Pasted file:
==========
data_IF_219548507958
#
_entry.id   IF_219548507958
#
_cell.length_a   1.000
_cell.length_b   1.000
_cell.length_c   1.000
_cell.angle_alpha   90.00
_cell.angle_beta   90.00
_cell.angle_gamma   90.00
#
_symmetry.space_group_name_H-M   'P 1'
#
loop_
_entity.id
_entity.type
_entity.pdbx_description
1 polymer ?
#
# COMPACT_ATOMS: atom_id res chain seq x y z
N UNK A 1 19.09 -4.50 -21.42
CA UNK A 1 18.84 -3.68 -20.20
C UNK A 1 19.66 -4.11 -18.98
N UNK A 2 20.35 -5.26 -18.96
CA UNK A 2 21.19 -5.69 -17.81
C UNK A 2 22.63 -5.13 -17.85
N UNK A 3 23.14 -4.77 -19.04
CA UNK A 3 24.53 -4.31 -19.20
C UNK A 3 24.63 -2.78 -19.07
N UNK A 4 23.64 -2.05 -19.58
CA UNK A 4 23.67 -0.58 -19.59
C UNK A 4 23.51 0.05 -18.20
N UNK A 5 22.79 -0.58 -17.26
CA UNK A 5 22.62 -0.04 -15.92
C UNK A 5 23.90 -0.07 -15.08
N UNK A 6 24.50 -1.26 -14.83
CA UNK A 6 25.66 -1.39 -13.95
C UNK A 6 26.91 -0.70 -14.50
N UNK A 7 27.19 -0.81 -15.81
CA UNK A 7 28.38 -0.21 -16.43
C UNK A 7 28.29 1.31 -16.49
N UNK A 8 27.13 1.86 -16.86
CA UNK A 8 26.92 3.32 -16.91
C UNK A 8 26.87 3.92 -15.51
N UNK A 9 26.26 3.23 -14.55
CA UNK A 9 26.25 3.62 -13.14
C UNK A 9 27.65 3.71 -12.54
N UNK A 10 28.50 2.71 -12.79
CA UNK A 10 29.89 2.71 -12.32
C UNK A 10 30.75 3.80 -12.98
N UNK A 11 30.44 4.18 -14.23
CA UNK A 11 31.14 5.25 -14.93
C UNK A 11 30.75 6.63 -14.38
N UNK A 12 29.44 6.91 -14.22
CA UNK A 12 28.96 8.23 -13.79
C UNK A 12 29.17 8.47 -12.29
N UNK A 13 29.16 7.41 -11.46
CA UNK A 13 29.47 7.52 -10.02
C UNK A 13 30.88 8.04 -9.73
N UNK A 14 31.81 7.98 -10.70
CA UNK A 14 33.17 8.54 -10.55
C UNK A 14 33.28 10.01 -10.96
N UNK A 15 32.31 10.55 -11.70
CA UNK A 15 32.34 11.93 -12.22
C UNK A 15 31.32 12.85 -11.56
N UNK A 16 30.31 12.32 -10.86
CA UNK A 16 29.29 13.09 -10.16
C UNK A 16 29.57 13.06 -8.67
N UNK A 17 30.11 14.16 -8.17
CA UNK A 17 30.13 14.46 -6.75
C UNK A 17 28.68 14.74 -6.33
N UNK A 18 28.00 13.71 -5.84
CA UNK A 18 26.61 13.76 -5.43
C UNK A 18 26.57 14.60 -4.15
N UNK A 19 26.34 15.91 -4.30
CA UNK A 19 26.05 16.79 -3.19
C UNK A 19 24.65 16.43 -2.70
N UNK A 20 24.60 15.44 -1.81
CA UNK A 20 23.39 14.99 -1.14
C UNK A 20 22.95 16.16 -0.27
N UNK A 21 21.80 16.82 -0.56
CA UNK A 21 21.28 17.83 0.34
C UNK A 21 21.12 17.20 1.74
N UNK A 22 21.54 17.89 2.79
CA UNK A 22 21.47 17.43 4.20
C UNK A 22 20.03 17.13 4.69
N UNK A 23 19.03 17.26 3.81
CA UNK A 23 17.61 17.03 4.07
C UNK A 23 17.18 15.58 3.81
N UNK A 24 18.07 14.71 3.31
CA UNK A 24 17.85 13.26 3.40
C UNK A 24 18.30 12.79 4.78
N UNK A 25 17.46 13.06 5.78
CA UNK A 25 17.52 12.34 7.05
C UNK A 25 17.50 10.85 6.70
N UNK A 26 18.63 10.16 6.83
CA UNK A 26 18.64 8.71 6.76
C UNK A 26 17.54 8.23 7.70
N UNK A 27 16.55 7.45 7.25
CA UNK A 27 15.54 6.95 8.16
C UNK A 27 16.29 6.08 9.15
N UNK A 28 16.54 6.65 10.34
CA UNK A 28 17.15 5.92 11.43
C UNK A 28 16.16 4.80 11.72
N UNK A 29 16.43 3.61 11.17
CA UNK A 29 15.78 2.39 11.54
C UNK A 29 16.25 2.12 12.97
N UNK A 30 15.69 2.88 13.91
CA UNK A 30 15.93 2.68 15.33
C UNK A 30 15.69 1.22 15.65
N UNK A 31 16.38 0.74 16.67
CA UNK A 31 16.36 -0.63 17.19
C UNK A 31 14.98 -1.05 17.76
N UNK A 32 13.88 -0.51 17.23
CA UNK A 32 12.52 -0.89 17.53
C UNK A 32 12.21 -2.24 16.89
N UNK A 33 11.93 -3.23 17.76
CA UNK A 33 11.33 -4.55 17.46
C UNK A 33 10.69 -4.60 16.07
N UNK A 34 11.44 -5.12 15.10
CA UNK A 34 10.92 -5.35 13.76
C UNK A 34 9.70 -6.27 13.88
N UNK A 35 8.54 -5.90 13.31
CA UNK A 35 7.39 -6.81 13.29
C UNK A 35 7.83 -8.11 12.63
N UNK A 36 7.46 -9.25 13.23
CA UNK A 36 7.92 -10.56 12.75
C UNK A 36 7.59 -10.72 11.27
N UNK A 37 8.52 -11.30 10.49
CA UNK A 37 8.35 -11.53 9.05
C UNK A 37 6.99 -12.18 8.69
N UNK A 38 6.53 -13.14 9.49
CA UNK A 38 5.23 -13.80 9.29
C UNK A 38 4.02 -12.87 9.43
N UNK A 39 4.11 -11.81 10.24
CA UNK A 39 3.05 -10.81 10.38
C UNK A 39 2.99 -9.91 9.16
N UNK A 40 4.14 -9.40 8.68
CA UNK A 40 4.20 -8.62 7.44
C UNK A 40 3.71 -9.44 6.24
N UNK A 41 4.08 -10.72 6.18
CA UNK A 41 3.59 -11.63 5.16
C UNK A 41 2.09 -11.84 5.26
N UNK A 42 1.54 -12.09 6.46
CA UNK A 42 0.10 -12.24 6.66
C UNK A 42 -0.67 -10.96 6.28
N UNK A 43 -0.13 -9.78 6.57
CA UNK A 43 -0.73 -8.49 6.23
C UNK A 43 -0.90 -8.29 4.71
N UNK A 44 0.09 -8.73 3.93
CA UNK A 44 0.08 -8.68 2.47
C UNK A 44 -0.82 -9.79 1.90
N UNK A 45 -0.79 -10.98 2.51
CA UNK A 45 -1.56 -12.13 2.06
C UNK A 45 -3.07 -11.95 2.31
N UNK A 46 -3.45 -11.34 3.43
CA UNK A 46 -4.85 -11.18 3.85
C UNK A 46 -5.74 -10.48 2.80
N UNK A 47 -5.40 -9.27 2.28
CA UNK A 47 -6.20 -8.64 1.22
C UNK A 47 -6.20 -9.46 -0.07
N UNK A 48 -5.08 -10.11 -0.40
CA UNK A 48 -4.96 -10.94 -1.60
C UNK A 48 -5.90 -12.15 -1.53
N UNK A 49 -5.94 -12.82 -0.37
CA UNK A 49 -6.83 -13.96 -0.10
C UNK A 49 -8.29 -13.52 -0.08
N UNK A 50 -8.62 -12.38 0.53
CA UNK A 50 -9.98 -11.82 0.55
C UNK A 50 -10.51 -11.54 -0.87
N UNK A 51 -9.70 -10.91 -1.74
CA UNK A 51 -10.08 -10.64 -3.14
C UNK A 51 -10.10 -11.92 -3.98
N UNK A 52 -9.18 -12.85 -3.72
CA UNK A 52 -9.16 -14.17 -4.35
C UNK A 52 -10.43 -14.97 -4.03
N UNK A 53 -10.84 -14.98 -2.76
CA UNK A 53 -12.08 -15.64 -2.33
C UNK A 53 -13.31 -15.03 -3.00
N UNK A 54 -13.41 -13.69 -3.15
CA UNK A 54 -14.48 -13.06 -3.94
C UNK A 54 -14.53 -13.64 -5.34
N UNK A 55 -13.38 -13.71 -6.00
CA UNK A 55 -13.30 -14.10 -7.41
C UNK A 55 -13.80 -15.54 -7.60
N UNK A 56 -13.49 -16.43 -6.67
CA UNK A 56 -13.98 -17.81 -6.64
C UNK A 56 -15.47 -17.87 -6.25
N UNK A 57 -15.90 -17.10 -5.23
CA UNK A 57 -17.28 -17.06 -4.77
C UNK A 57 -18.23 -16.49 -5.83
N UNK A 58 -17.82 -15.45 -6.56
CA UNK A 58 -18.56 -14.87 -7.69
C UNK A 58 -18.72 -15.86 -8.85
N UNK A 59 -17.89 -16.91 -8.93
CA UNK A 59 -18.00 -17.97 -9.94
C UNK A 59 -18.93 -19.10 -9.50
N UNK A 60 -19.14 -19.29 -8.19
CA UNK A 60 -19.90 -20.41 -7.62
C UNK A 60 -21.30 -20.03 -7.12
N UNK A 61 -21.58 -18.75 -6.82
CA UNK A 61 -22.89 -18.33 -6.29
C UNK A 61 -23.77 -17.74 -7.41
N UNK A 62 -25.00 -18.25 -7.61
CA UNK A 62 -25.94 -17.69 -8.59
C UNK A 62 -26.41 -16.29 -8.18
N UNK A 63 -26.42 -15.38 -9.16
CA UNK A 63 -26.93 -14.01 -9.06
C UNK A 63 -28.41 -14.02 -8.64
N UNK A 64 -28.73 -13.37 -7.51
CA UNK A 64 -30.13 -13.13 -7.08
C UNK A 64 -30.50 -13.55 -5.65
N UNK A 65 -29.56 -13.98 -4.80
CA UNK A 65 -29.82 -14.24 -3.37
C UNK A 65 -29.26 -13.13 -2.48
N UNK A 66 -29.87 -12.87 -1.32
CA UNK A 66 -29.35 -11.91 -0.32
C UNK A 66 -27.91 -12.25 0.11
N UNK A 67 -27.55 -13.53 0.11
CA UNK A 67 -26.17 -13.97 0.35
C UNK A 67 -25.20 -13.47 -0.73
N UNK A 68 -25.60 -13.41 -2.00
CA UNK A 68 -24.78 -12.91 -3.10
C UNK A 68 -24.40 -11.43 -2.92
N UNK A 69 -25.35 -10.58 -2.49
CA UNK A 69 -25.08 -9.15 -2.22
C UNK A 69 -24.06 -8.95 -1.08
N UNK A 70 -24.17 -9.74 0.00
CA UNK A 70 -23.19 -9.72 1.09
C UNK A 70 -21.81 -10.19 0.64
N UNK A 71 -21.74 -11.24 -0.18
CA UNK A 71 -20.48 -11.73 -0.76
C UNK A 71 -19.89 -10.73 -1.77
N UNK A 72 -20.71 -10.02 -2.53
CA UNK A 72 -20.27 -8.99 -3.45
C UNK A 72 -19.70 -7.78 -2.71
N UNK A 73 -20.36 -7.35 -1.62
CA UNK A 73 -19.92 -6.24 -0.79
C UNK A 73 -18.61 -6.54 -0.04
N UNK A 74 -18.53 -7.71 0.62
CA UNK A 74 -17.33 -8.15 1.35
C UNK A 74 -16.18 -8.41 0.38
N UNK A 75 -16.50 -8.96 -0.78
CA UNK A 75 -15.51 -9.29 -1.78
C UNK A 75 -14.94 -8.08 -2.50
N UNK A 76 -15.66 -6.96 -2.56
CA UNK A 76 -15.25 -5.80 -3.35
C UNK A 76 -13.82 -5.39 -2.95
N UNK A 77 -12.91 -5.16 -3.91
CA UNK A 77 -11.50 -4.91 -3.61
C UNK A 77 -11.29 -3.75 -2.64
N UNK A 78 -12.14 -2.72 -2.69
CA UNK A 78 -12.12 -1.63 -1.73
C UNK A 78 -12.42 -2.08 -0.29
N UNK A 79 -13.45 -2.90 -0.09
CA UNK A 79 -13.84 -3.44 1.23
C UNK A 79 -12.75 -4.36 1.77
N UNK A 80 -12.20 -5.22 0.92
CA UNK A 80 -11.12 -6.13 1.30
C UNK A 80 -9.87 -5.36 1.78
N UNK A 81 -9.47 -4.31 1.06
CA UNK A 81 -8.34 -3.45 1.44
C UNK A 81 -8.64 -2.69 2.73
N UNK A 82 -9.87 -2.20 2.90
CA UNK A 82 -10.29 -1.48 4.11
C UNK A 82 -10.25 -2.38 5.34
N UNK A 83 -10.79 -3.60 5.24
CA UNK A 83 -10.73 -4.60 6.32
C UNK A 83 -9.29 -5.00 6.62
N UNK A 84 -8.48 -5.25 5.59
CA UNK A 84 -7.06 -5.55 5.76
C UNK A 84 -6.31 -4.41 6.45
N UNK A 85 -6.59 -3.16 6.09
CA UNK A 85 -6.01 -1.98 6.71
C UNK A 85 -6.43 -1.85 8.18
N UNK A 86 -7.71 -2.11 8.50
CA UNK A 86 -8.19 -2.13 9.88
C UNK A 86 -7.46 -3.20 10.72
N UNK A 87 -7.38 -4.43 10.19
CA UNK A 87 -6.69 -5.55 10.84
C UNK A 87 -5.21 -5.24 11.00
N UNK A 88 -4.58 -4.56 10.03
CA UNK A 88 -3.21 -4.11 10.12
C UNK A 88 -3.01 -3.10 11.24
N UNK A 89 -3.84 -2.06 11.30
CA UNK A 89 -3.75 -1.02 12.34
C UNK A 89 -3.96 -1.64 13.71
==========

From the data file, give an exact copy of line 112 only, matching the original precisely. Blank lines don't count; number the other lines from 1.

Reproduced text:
CA UNK A 31 16.36 -0.63 17.19